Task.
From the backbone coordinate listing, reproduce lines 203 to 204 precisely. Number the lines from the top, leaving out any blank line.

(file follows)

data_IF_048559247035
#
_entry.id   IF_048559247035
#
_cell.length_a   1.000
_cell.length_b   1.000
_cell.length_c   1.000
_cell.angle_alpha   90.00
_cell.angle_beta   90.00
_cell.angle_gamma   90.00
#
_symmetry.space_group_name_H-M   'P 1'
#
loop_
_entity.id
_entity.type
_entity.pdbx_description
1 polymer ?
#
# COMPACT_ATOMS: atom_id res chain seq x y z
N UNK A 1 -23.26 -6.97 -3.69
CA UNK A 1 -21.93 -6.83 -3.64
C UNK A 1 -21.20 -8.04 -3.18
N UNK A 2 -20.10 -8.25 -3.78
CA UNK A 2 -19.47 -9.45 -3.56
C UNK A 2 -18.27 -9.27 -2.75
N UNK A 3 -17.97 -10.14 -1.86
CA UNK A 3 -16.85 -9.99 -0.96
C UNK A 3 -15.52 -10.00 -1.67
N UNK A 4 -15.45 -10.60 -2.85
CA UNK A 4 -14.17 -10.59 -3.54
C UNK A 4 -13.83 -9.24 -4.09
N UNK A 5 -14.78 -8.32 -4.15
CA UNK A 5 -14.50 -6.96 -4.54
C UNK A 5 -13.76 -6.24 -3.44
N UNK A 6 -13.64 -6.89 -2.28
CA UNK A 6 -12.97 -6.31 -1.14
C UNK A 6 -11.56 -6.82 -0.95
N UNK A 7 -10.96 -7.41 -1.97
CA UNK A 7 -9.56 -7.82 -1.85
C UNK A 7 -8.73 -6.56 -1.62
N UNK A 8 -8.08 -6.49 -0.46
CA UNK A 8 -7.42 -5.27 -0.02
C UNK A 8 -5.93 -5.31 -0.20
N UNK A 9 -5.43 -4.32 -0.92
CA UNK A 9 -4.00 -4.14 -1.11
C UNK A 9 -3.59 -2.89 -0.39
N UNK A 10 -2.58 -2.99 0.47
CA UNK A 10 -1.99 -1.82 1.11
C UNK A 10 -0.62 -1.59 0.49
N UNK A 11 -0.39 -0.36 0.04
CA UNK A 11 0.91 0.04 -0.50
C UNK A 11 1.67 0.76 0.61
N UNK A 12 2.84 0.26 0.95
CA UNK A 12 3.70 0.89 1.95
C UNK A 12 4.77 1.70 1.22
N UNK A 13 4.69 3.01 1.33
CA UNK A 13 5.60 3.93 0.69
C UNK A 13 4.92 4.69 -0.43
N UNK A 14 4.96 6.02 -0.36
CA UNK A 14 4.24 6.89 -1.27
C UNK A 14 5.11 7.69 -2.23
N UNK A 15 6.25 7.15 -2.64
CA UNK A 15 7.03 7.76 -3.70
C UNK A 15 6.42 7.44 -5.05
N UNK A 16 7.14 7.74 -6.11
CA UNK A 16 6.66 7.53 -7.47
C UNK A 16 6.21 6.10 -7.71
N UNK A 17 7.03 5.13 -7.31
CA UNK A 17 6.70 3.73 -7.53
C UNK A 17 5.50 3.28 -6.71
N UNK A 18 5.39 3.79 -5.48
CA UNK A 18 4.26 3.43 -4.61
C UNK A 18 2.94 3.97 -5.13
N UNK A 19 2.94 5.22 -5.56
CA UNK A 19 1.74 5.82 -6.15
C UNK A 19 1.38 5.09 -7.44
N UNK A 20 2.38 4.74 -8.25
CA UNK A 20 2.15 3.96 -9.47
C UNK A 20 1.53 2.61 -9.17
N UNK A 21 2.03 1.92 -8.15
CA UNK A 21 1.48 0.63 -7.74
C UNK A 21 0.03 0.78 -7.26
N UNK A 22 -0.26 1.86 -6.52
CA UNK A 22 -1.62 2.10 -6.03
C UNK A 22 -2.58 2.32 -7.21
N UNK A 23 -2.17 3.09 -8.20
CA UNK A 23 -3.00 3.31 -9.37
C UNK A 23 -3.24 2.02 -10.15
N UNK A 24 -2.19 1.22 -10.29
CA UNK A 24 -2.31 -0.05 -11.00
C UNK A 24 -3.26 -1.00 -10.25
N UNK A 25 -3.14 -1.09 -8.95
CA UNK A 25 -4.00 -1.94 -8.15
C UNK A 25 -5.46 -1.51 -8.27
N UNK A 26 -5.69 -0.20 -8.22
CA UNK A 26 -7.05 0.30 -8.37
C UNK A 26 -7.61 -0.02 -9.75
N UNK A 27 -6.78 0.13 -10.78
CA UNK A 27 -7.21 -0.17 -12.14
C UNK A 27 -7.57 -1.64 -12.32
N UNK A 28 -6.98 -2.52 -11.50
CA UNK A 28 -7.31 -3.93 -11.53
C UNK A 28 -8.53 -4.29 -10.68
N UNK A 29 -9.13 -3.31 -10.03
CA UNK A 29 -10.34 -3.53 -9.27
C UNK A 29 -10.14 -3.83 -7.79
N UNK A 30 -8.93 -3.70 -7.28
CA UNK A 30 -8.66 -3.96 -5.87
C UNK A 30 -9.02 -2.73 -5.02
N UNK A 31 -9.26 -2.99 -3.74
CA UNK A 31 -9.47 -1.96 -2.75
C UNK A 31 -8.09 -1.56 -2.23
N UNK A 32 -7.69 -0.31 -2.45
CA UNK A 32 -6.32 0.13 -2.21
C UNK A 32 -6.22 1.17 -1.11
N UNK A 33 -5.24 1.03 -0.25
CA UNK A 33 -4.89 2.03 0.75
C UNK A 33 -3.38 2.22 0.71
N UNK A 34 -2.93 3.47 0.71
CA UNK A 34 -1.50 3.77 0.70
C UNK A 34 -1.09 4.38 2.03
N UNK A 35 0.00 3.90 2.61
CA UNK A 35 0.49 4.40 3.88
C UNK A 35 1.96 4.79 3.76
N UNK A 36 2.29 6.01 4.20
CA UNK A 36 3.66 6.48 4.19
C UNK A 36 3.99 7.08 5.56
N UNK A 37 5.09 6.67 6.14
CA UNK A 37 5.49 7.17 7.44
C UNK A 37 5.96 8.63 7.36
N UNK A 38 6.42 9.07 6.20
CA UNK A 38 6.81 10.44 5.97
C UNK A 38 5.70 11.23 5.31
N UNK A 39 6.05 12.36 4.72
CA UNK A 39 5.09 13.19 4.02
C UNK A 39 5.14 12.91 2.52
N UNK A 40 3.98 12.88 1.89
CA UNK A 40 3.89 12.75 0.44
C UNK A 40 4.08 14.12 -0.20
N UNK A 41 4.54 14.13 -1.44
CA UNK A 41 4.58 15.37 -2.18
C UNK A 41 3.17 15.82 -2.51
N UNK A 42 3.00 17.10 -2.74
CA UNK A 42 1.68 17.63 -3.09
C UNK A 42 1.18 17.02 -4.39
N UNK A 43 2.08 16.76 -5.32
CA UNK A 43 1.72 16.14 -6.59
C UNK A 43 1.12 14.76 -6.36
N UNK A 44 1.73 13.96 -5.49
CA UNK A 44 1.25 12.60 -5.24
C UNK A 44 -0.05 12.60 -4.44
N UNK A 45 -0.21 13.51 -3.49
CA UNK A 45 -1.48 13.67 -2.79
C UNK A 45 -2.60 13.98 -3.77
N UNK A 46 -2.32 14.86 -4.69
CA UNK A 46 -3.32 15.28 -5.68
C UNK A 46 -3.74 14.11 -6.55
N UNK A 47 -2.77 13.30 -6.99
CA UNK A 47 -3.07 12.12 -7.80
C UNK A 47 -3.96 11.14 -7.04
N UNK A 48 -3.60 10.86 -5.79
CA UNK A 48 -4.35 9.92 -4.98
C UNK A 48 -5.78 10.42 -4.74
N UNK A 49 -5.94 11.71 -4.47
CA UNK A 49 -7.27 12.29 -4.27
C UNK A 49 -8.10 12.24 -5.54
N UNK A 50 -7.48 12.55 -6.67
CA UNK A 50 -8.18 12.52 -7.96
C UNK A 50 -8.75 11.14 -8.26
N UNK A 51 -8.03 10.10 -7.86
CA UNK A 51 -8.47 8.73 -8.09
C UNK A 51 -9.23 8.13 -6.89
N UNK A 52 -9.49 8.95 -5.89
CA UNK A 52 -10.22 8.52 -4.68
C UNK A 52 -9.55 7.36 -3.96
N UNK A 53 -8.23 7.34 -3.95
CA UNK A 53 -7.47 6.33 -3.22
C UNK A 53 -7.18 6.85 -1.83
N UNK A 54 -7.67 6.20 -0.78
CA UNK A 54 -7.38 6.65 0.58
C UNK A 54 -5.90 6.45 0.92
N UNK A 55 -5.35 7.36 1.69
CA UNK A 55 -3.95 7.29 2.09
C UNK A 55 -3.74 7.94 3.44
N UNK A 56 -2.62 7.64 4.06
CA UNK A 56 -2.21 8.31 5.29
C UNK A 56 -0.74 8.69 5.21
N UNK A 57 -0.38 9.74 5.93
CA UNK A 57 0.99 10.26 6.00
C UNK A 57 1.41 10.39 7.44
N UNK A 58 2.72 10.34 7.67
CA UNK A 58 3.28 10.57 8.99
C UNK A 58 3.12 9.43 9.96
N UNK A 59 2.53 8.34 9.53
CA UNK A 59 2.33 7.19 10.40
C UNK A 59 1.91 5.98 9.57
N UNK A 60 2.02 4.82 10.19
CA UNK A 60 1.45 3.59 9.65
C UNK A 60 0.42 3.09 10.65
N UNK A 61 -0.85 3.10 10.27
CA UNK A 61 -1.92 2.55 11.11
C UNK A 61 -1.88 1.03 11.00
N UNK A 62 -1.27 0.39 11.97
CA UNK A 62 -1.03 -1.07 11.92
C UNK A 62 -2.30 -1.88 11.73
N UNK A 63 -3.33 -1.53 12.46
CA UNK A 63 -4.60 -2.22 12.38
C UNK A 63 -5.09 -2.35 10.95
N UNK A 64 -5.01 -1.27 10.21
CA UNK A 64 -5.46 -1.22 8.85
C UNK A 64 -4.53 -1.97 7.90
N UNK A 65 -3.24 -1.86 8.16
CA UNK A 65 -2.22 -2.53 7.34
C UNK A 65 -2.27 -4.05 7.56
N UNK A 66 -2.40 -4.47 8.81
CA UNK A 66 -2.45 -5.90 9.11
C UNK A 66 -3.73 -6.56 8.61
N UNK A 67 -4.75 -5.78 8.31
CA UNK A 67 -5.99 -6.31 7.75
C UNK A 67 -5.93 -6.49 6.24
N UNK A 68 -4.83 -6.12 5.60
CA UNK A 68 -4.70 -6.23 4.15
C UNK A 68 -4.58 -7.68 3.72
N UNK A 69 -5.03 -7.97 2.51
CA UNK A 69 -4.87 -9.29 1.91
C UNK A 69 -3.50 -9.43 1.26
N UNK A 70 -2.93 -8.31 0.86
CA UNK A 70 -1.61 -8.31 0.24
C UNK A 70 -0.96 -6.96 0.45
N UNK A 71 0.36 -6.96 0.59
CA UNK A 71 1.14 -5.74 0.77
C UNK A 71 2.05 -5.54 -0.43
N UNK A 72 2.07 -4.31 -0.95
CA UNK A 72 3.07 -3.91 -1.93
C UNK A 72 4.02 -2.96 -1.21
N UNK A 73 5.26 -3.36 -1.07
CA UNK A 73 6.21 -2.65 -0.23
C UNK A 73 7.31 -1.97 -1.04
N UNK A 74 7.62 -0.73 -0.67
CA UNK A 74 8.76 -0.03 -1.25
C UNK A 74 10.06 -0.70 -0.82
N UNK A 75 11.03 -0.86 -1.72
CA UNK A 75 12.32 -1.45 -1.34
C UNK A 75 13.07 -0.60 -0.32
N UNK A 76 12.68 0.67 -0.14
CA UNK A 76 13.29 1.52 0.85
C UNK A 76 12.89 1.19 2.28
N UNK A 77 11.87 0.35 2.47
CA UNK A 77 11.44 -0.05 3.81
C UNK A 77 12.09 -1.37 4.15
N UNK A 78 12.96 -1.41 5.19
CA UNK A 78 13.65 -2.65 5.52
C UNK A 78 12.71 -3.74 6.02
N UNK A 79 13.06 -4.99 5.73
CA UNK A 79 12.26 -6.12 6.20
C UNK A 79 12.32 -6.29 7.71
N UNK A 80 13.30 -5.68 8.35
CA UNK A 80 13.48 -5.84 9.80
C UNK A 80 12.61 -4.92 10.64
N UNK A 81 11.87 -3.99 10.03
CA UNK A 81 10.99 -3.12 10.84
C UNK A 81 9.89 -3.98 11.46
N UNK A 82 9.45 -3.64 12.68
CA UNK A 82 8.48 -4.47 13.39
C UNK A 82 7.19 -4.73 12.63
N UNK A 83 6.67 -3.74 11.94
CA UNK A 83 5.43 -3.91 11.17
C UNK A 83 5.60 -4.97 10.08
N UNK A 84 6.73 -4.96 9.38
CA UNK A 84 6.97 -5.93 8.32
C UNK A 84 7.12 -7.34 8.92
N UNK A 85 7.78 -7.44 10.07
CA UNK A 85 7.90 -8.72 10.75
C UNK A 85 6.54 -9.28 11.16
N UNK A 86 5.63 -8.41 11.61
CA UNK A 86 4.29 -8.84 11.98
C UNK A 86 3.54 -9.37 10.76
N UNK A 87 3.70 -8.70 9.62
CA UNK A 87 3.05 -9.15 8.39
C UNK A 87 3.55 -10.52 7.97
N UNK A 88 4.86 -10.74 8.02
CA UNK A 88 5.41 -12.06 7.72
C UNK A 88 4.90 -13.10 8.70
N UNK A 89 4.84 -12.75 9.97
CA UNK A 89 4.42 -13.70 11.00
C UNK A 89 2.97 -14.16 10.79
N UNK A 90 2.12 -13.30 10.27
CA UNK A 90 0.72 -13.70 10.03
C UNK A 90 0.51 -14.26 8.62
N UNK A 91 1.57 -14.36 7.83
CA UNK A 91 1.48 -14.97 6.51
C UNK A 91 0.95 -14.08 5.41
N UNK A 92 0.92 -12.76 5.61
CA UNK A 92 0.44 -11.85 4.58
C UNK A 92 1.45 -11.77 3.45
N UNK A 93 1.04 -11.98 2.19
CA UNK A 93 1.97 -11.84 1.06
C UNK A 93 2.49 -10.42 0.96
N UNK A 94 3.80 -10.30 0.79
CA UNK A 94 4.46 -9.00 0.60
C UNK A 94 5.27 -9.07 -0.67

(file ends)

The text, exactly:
C UNK A 61 -1.88 1.03 11.00
N UNK A 62 -1.27 0.39 11.97